Operation Mulch-A-Lot uses city-owned vacant lots around Long Beach to create mulch. Rich said the program began as a way to reduce waste produced by city street tree trimmings. The City of Long Beach produces about 12,000 tons of green waste a year, of which 6,000 go to vacant lots and 600 to Long Beach residents, according to the Office of Sustainability’s website. With more than 20 mulch lots in western Long Beach, the city saves tens of thousands of dollars on maintenance costs due to weed removal, Rich said. The mulch also keeps the lots from looking run-down and abandoned.
“When you put … 12 or 18 inches of mulch on a vacant lot the weeds don’t grow or at least they don’t grow as much …,” Rich said. “But the places where the mulch is thick, it stops the weed growth.” He also said that the mulch helps hold onto storm water much like a sponge would. This in turn lessens the amount of runoff that reaches the streets. Operation Mulch-A-Lot benefits not just the city but also Long Beach residents through its free mulch delivery and pick-up programs. “After [we] put mulch on all these lots, people started to ask ‘Well, can I have some of that mulch?’” Rich said. “And we started a program to deliver mulch to residents.”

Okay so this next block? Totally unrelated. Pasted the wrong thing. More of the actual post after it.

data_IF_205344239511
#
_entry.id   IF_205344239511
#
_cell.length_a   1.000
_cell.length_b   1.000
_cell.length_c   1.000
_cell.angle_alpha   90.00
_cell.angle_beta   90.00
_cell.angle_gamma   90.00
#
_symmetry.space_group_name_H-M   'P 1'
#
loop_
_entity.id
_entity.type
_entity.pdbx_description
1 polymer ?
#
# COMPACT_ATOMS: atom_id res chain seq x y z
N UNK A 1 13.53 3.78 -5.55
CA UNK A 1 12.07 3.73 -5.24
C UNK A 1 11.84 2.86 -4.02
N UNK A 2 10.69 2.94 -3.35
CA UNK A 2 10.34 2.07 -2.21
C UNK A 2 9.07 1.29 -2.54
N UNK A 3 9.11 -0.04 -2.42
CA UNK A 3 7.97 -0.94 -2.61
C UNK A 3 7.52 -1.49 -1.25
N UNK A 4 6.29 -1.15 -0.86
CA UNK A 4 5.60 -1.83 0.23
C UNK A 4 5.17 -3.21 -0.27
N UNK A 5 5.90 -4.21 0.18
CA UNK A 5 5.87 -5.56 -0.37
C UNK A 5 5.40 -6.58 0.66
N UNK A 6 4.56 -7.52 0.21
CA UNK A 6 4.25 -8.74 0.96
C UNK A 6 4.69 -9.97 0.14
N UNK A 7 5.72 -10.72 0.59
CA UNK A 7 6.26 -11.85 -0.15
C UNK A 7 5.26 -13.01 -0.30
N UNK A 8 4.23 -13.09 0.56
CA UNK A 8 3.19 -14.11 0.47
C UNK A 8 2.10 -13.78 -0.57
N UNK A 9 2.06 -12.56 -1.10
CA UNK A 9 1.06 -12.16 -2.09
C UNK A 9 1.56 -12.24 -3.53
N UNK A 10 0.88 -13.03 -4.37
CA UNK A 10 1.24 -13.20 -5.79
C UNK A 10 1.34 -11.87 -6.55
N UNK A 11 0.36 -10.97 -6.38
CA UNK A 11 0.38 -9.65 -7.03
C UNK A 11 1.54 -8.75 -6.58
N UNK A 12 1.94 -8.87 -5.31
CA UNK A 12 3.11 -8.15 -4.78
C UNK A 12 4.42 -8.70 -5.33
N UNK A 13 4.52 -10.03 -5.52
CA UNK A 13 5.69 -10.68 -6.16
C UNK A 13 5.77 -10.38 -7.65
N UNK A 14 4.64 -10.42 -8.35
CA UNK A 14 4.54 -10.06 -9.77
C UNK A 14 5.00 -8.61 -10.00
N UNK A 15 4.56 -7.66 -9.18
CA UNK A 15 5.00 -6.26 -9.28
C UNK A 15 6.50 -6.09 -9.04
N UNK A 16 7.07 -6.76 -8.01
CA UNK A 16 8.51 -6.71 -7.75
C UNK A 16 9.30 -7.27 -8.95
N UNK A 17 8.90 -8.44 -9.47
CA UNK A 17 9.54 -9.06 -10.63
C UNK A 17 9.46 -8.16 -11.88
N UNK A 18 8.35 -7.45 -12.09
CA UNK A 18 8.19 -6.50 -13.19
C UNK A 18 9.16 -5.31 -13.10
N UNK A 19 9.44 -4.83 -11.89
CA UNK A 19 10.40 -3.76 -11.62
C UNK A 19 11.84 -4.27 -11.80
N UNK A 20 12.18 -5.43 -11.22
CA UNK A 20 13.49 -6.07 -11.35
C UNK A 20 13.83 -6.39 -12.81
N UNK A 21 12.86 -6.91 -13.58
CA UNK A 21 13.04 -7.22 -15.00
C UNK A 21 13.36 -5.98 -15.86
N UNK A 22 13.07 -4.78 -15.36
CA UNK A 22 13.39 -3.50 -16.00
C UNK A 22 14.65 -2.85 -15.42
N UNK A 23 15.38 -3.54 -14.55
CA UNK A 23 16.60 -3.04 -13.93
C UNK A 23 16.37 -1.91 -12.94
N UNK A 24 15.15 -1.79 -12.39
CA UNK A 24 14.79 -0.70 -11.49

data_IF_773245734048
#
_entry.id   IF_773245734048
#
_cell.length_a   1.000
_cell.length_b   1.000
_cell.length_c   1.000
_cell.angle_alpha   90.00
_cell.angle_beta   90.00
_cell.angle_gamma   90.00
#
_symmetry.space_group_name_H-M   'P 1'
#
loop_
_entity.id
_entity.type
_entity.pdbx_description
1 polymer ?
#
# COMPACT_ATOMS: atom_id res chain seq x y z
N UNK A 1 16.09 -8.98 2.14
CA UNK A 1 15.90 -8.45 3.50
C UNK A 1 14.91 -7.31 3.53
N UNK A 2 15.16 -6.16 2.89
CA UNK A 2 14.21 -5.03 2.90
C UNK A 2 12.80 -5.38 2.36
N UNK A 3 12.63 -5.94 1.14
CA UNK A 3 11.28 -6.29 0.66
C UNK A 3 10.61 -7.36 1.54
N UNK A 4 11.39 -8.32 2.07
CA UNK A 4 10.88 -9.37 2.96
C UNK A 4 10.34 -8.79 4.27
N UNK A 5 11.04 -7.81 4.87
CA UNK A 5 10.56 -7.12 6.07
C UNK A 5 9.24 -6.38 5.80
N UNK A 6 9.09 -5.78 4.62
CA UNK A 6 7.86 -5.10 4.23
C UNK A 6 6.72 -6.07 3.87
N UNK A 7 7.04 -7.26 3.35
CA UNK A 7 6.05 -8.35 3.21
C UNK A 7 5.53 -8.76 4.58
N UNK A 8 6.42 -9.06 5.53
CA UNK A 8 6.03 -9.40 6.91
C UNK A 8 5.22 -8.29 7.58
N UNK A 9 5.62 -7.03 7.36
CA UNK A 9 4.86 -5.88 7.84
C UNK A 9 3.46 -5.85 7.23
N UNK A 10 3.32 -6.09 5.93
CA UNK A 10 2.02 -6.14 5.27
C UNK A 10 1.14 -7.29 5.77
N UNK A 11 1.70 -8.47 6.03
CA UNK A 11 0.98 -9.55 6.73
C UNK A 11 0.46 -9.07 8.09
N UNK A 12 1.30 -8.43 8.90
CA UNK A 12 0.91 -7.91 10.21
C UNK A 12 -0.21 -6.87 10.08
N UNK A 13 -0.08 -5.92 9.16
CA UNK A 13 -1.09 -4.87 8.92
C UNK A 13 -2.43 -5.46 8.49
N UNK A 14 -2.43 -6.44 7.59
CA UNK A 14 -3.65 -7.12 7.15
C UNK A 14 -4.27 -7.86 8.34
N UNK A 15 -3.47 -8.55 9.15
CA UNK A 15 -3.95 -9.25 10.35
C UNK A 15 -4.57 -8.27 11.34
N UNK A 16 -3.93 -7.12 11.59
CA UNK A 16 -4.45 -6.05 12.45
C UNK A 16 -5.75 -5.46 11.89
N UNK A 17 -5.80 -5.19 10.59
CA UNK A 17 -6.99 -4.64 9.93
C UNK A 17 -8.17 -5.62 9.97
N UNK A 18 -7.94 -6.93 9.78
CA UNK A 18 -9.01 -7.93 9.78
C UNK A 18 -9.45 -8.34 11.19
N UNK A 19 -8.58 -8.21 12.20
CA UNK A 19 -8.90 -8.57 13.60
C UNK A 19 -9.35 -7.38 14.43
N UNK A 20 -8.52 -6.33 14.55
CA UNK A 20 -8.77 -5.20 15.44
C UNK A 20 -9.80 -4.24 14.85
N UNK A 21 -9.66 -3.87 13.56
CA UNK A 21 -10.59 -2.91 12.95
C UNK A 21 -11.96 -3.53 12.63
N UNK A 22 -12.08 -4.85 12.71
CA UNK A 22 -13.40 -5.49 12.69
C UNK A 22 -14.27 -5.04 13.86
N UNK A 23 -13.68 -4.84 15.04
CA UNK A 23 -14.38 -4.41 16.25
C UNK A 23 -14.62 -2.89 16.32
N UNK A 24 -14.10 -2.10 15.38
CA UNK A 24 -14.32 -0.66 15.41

The deliveries consist of filling up a truck with about 2.5 cubic yards of mulch. Rich said that this is a perfect amount for many people who use it for their landscape. Deliveries occur every Tuesday and Thursday with 14 per week. The mulch program has made almost 2,000 deliveries since its start and is so popular that there is currently an eight-week waiting list for deliveries, according to Rich. Those who do not want to wait and have the proper vehicle and equipment can pick up mulch instead at Farm Lot 59 at 2714 California Ave. Tuesday-Friday from 9 a.m. to 12 p.m.